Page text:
Jan. 16 (Bloomberg) -- Greece will tax merchant ships managed by companies based in the country and sailing under foreign flags for the first time ever as the nation’s debt crisis spurs the government to raise revenue.
Amendments to a bill passed by lawmakers at the weekend imposed a so-called tonnage tax on the vessels, the Ministry of Finance in Athens said today by e-mail. The government aims to raise 80 million euros ($106 million) this year and 60 million euros in 2014 from the levy, the state-run Athens News Agency reported Jan. 9.
Greek shipowners control the largest portion of the world merchant fleet. The state is targeting an estimated 762 owners, who pay no tax on international earnings brought into the country under rules incorporated in the constitution since 1967. Lobbying by owners barred the imposition of any further taxes, Theodore Veniamis, president of the Union of Greek Shipowners, said by e-mail Jan. 14.
“Shipowners and the management companies have been excluded, as I had to convince the government to do so,” he said.
The e-mail didn’t show when the tax would take effect. The measure “imposes the levy for the first time,” the ministry said. The tax applies only to tonnage of foreign-flagged vessels, rather than their earnings, Veniamis said. A tonnage tax is charged by a country where a ship is registered and flagged and is based on the vessel’s size and capacity.
Ships controlled by Greek companies and flagged elsewhere came to 3,848 totaling 153.1 million gross tons as of March 2011, according to figures on the Hellenic Chamber of Shipping website. That compared with 2,014 vessels totaling 43.4 million tons sailing under Greece’s flag as of the end of the year. The data were the latest available.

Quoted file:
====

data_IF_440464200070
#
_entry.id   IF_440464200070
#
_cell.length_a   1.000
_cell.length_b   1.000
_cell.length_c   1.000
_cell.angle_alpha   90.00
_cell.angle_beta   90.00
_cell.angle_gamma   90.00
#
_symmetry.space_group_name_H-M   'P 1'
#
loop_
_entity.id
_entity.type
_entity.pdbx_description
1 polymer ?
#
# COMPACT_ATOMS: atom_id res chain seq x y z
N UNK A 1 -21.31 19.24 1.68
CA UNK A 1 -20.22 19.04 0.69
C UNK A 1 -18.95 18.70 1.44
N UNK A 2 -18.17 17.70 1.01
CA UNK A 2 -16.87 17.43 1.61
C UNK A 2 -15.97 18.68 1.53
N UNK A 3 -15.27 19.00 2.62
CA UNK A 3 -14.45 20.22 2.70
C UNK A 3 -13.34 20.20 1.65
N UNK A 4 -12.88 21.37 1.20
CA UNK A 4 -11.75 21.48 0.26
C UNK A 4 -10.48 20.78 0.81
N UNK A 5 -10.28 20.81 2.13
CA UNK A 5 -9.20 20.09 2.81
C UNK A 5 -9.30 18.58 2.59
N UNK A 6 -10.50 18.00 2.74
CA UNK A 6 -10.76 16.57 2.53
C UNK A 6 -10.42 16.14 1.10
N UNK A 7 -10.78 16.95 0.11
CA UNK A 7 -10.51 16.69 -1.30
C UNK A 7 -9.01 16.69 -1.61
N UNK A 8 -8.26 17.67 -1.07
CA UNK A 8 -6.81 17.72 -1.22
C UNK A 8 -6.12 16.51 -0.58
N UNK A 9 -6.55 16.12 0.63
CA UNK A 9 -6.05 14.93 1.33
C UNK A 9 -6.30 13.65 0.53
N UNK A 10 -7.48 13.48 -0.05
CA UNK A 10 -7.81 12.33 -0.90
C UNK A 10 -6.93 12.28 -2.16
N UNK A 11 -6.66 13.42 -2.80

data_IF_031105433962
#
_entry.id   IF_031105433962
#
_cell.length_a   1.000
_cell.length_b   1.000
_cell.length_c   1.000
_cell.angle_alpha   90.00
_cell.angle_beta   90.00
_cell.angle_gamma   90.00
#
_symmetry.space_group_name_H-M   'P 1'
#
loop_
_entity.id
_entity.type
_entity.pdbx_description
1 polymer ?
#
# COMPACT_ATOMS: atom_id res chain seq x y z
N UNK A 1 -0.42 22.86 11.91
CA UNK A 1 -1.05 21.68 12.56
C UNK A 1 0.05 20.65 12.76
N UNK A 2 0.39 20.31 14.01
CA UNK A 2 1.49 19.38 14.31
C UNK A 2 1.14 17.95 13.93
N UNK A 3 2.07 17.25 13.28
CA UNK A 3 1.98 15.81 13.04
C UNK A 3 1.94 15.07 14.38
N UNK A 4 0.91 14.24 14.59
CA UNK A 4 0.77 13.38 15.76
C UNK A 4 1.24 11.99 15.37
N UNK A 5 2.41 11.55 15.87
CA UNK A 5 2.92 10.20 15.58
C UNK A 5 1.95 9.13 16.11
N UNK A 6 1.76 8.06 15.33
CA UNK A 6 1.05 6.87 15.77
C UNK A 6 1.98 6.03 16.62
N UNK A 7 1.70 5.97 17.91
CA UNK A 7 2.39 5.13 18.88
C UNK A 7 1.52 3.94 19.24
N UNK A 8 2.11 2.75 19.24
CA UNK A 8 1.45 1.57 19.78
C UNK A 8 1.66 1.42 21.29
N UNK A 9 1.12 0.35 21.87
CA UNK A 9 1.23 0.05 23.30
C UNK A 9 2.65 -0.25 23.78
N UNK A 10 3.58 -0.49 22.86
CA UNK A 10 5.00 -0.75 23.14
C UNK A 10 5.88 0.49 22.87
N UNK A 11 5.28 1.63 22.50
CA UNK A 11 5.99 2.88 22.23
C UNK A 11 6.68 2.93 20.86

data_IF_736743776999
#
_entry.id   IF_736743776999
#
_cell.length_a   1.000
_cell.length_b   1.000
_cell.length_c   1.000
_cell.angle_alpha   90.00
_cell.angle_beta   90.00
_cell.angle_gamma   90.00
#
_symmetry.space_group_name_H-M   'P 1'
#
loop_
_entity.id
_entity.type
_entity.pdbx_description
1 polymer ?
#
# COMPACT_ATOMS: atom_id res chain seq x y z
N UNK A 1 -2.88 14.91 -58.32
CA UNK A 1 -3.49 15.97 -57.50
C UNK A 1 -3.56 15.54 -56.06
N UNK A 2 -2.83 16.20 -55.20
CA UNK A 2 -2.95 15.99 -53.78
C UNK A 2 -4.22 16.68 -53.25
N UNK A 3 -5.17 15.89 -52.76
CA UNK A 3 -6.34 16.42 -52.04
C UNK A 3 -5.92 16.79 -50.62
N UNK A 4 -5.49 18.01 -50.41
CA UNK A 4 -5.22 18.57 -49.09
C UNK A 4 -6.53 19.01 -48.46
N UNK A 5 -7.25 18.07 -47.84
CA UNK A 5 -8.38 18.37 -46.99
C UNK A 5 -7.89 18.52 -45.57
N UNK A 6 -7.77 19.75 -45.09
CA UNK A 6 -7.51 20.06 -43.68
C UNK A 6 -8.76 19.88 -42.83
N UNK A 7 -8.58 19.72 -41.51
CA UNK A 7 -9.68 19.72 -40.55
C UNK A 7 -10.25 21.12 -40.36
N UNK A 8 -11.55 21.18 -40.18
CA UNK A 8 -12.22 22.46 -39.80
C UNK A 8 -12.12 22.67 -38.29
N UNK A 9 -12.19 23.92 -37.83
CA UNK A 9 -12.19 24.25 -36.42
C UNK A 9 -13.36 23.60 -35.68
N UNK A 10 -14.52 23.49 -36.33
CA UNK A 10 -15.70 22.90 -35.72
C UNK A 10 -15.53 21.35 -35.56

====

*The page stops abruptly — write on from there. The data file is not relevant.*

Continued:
Greek shipowners remitted more than $175 billion in untaxed earnings in 10 years until 2011, according to Bank of Greece figures cited in the union’s annual report.
Companies from cargo handlers to travel agents that benefit from Greece’s position as a leading vessel-owning nation might be vulnerable to sudden changes in taxes on the shipping industry, the Foundation for Economic & Industrial Research, a private non-profit researcher, said in a study last week. Navios Maritime Holdings Inc., a Piraeus, Greece-based vessel owner, contributed to the study, it showed.
“An abrupt, and without due care, change of the taxation regime in the shipping sector may lead to reduction of the economic activity in the sector and across the economy, significant job losses and even lower net tax revenues,” the foundation said.
Greeks controlled 16.2 percent of the world merchant fleet by early 2011, giving them the largest share of capacity, according to the latest figures from the Geneva-based United Nations Conference on Trade and Development.
Contributions from providing marine-transport services indirectly and directly accounted for 6.1 percent of Greek gross domestic product in 2009, generating 2.7 billion euros to support 192,000 jobs, the foundation said. The industry’s contribution may have since “increased substantially” given the country’s economic contraction, it said.
Greece’s economy may have shrunk as much as 6.5 percent in 2012, the fifth year of recession, according to forecasts in the 2013 budget. The country had a 15.9 billion-euro budget deficit last year, excluding spending by state-controlled enterprises.
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